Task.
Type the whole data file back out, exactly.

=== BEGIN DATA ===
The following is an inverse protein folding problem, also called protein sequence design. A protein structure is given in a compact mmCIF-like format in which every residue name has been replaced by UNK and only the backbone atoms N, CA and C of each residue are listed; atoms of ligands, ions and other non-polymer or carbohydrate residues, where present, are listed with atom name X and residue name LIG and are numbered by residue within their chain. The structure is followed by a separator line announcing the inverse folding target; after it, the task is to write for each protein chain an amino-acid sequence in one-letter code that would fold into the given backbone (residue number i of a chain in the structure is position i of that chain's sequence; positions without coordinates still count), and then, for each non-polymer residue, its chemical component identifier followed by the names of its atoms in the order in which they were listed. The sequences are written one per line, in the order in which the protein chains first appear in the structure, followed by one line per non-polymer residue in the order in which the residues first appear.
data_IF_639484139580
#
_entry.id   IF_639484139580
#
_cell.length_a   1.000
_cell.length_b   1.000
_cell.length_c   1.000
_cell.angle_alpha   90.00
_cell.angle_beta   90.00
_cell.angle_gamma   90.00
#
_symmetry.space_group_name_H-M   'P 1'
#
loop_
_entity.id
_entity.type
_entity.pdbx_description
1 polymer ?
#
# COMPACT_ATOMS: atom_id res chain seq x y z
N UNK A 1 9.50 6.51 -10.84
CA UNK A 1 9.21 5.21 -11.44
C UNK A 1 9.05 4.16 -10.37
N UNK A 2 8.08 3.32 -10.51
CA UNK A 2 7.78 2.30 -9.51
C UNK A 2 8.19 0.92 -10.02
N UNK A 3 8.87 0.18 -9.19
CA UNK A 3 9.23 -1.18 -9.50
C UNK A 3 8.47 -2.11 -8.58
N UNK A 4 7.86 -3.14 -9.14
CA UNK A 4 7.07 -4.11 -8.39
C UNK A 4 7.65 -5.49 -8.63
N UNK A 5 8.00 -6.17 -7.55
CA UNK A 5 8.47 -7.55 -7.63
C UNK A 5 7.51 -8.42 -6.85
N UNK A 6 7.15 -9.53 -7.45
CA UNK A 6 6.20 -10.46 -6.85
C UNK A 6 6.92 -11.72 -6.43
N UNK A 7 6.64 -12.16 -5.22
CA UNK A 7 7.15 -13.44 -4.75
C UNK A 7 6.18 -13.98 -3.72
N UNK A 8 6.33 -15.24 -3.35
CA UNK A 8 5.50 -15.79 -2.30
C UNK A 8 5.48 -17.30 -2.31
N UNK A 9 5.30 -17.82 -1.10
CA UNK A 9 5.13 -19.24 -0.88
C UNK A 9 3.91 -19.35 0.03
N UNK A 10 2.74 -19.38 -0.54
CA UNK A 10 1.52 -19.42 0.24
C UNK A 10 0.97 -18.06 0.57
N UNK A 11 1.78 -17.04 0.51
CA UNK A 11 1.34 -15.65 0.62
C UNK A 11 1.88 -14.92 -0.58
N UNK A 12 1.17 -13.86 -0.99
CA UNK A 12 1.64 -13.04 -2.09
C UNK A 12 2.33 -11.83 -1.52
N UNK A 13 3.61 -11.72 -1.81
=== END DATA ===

The following is an inverse protein folding problem, also called protein sequence design. A protein structure is given in a compact mmCIF-like format in which every residue name has been replaced by UNK and only the backbone atoms N, CA and C of each residue are listed; atoms of ligands, ions and other non-polymer or carbohydrate residues, where present, are listed with atom name X and residue name LIG and are numbered by residue within their chain. The structure is followed by a separator line announcing the inverse folding target; after it, the task is to write for each protein chain an amino-acid sequence in one-letter code that would fold into the given backbone (residue number i of a chain in the structure is position i of that chain's sequence; positions without coordinates still count), and then, for each non-polymer residue, its chemical component identifier followed by the names of its atoms in the order in which they were listed. The sequences are written one per line, in the order in which the protein chains first appear in the structure, followed by one line per non-polymer residue in the order in which the residues first appear.
data_IF_639484139580
#
_entry.id   IF_639484139580
#
_cell.length_a   1.000
_cell.length_b   1.000
_cell.length_c   1.000
_cell.angle_alpha   90.00
_cell.angle_beta   90.00
_cell.angle_gamma   90.00
#
_symmetry.space_group_name_H-M   'P 1'
#
loop_
_entity.id
_entity.type
_entity.pdbx_description
1 polymer ?
#
# COMPACT_ATOMS: atom_id res chain seq x y z
N UNK A 1 9.50 6.51 -10.84
CA UNK A 1 9.21 5.21 -11.44
C UNK A 1 9.05 4.16 -10.37
N UNK A 2 8.08 3.32 -10.51
CA UNK A 2 7.78 2.30 -9.51
C UNK A 2 8.19 0.92 -10.02
N UNK A 3 8.87 0.18 -9.19
CA UNK A 3 9.23 -1.18 -9.50
C UNK A 3 8.47 -2.11 -8.58
N UNK A 4 7.86 -3.14 -9.14
CA UNK A 4 7.07 -4.11 -8.39
C UNK A 4 7.65 -5.49 -8.63
N UNK A 5 8.00 -6.17 -7.55
CA UNK A 5 8.47 -7.55 -7.63
C UNK A 5 7.51 -8.42 -6.85
N UNK A 6 7.15 -9.53 -7.45
CA UNK A 6 6.20 -10.46 -6.85
C UNK A 6 6.92 -11.72 -6.43
N UNK A 7 6.64 -12.16 -5.22
CA UNK A 7 7.15 -13.44 -4.75
C UNK A 7 6.18 -13.98 -3.72
N UNK A 8 6.33 -15.24 -3.35
CA UNK A 8 5.50 -15.79 -2.30
C UNK A 8 5.48 -17.30 -2.31
N UNK A 9 5.30 -17.82 -1.10
CA UNK A 9 5.13 -19.24 -0.88
C UNK A 9 3.91 -19.35 0.03
N UNK A 10 2.74 -19.38 -0.54
CA UNK A 10 1.52 -19.42 0.24
C UNK A 10 0.97 -18.06 0.57
N UNK A 11 1.78 -17.04 0.51
CA UNK A 11 1.34 -15.65 0.62
C UNK A 11 1.88 -14.92 -0.58
N UNK A 12 1.17 -13.86 -0.99
CA UNK A 12 1.64 -13.04 -2.09
C UNK A 12 2.33 -11.83 -1.52
N UNK A 13 3.61 -11.72 -1.81